Unfortunately, the writer's post - which I feel contained some very important information for other writers - was flagged and removed. He posted again with the same complaint against Freelance Work Exchange, but no doubt the new post will be removed, as well, so I am going to copy and paste it (I have his permission) here:

"Here's what happened to me... www.freelanceworkexchange.com offers a trial of their web service for $2.95 for 7 days, with an "easy/no hassle" cancellation policy. I did not find the service of value - in my opinion, there's very little in the way of listings for freelance advertising copywriters. So on the 6th day I tried to cancel, but the website simply does not allow you to do it. When you make an attempt, it keeps sending you to different links, trying to convince you to stay. Finally you end up back on the home page with no way of canceling. It is so obviously set up this way so people get bounced around so much they become frustrated and give in. In my opinion and only my opinion, it is an out and out scam.

"I emailed the person in charge of their support department, Matt Corke and told him of the problem. He sent me back an email with the same link to try to cancel. I wrote him back and said that the link didn't work and I needed confirmation from him that I was officially cancelled. The next day I called and a woman named Tracy told me I would definitely be cancelled and no charge would show up on my card. Well, a few days later my VISA debit card was charged $29.95. The problem was that the charge put my account into overdraft and I was charged $30 from my bank on top of the $29.95 charge. I wrote Matt Corke back, but he did not reply. I called the next day and a woman named Stacey promised I'd get a return from Matt but again he did not reply. The next day I called a guy named Robert who gave me the same BS line. Today I emailed Mr. Corke for the last time, notifying that I would contact several consumer agencies if he didn't reply. All I asked for was the courtesy of a simple reply and a refund of my money. Once again, no reply. It is my opinion that this company is committing fraud and needs to be stopped. I have all my emails and all calls logged. People who complained on the various websites have been charged consecutive months and can't stop it. I had to go thru the trouble of canceling my debit card and applying for a new one."

I emailed this writer in response to his first post, and suggested that he email Angela Hoy at Writers Weekly. He sent out a mass email today; I guess I was not the only one who suggested this line of attack. And although Angela did not mention Freelance Work Exchange's name, this article was included in her weekly ezine: "Beware When Joining Writing Sites With Your Credit Card!" The article is a blanket warning to writers about joining sites that require a membership fee and request a credit card number in order to fill it.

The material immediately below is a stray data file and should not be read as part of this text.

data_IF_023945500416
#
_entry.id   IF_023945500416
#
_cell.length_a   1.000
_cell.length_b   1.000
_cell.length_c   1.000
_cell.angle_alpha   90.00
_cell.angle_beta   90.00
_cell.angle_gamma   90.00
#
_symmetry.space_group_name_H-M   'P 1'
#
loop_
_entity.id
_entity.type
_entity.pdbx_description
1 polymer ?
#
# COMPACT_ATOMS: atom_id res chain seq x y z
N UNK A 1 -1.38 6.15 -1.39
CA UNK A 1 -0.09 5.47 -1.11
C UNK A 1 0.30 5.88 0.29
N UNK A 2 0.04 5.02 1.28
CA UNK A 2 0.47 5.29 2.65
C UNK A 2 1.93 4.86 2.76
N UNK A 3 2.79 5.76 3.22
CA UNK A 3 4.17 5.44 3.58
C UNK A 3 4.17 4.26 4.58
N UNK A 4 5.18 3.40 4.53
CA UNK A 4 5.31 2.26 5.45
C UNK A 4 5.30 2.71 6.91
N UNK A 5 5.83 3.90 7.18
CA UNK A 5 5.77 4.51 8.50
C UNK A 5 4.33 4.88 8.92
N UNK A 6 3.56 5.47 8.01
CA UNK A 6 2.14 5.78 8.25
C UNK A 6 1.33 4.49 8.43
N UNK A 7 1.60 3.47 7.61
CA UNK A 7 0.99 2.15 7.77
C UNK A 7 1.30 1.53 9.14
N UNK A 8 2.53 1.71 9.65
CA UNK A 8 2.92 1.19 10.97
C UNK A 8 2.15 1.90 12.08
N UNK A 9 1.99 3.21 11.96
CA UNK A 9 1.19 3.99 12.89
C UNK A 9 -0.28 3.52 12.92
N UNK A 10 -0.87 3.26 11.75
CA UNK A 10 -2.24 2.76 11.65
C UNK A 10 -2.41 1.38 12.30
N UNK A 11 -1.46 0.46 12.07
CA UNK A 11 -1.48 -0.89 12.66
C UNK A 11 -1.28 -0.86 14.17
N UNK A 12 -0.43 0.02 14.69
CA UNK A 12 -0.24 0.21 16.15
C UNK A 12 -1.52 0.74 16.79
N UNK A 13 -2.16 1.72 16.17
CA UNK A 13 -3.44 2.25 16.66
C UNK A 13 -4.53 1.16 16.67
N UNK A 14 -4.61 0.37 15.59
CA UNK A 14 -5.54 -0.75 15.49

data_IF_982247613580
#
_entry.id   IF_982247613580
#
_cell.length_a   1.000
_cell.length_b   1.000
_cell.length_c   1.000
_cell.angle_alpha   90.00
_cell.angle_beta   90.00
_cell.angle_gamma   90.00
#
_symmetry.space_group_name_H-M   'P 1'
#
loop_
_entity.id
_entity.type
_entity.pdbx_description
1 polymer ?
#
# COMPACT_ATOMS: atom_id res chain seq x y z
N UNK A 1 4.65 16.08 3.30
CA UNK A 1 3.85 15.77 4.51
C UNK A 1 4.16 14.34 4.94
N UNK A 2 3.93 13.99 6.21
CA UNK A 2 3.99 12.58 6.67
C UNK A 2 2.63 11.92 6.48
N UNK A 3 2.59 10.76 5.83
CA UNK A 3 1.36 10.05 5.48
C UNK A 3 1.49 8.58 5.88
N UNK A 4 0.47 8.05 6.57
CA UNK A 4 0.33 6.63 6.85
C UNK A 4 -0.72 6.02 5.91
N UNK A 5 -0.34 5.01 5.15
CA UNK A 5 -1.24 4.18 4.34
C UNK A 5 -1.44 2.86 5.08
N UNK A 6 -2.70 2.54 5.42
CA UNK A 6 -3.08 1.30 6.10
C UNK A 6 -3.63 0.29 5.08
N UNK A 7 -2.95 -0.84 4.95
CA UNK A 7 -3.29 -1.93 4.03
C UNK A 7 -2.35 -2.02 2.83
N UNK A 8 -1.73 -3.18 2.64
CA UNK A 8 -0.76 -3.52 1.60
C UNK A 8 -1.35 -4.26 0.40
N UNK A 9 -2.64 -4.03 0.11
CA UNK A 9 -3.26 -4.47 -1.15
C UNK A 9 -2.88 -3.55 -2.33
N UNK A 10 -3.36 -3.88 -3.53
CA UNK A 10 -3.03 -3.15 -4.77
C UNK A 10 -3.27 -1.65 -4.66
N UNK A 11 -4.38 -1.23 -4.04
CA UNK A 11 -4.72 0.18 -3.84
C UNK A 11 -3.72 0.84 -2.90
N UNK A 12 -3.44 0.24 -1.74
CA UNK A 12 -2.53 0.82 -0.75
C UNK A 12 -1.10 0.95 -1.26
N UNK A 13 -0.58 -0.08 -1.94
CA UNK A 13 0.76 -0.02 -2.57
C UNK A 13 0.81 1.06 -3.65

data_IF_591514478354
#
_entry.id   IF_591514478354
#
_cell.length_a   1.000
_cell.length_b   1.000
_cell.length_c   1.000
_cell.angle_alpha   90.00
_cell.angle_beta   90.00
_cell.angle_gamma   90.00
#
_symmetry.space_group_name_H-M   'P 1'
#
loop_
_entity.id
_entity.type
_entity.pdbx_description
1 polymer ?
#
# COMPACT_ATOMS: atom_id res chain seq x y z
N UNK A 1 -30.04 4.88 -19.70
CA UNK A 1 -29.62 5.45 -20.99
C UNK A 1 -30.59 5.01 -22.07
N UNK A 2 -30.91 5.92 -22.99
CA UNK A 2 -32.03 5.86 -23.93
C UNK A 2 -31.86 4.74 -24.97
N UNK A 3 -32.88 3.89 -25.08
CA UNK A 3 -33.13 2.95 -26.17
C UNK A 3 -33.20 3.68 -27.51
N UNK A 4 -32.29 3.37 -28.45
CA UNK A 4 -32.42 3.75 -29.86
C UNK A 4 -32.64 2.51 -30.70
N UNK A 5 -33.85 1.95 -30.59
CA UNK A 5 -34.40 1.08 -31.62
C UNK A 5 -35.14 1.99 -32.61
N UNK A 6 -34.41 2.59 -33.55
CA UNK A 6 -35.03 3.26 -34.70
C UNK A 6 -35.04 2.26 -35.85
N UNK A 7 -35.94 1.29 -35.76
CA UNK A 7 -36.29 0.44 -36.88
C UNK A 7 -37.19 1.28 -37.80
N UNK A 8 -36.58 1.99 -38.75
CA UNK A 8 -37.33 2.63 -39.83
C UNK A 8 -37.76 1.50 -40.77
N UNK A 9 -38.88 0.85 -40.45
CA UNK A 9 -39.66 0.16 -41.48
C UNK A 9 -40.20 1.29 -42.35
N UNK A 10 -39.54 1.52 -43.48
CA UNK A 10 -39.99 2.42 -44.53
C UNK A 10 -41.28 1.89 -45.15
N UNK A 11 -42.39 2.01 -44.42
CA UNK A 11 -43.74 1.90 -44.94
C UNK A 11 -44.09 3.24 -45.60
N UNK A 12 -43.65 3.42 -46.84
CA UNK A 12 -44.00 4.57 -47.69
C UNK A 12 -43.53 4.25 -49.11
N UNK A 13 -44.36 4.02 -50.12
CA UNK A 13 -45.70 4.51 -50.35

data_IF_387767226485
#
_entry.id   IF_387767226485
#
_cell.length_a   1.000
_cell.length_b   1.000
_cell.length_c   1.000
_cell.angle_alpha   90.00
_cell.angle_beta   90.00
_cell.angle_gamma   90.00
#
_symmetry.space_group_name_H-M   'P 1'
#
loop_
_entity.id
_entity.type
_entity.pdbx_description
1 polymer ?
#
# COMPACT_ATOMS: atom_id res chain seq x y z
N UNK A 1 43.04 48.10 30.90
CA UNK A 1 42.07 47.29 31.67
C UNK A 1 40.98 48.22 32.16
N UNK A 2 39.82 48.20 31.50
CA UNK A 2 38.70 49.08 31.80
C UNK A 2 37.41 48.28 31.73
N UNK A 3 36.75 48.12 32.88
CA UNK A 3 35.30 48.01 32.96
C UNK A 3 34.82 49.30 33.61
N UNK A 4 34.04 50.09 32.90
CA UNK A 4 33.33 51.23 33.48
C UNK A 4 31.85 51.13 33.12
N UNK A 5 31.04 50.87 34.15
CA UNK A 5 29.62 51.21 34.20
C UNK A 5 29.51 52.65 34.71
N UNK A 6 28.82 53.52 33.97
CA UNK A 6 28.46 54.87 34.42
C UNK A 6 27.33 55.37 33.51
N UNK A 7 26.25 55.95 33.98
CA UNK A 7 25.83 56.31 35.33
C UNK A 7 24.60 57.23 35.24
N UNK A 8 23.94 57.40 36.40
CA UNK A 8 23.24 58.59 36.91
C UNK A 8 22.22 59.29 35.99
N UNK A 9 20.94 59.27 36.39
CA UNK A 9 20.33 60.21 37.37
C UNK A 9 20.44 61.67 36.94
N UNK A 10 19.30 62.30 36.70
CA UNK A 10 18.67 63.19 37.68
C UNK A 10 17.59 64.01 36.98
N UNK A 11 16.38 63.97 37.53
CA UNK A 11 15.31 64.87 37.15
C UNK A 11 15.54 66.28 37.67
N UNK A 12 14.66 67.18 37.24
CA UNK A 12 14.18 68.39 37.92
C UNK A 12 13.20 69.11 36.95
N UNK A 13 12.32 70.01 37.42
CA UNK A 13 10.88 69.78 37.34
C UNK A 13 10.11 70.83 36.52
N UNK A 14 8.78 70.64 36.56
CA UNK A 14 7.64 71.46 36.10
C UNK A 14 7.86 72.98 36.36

The writer's mass email also includes quotes from other responses he has gotten, people who have had similar experiences with Freelance Work Exchange:

"I'm a fellow writer and I had the same experience with Freelanceworkexchange... and trying to cancel my subscription through them - to be honest, from the start I could never even log on, my password never worked and I never go an answer from my inquiries on that, let alone anything else."

"Oh boy, it wasn't just me then... They were a nightmare to deal with. I let them know the day after the trial started that I wanted to cancel, but to no avail (or response from them) I called numerous times, left messages, and finally stumbled on the link myself and managed to cancel, but only after $29.95 had been billed to my PayPal account. To date, I've not been able to get a refund."

"I wanted to let you know that I also fell for the Freelance Work Exchange scheme. I paid the 2.95 and found that the website was completely useless. I sent an e-mail to the customer service department, and had no response whatsoever. Somehow, however, I found a phone number to call about the $29.95 charge, and after waiting on hold for about half an hour, I was able to cancel my subscription. I did not go through the hassle you did, but I wanted to write and tell you that I agree with you that Freelance Work Exchange is a total rip off."

"Thank you for posting your complaint on Craigslist. I, too, have experienced, and am still experiencing, problems cancelling my membership with Freelance Work Exchange. I have now been charged for three or four months in a row, since I informed Matt twice that I wished to cancel... I didn't find the business to be helpful either; for one thing, I never saw ads on FWE that weren't listed on other freelance job sites that are free."

"Thank God I didn't give this company my credit card number! I am a writer, and I clicked on the post for this company last week; however, as I was looking through their site, I couldn't figure out why they asked for my CC, when in their original post it had stated FREE SERVICE."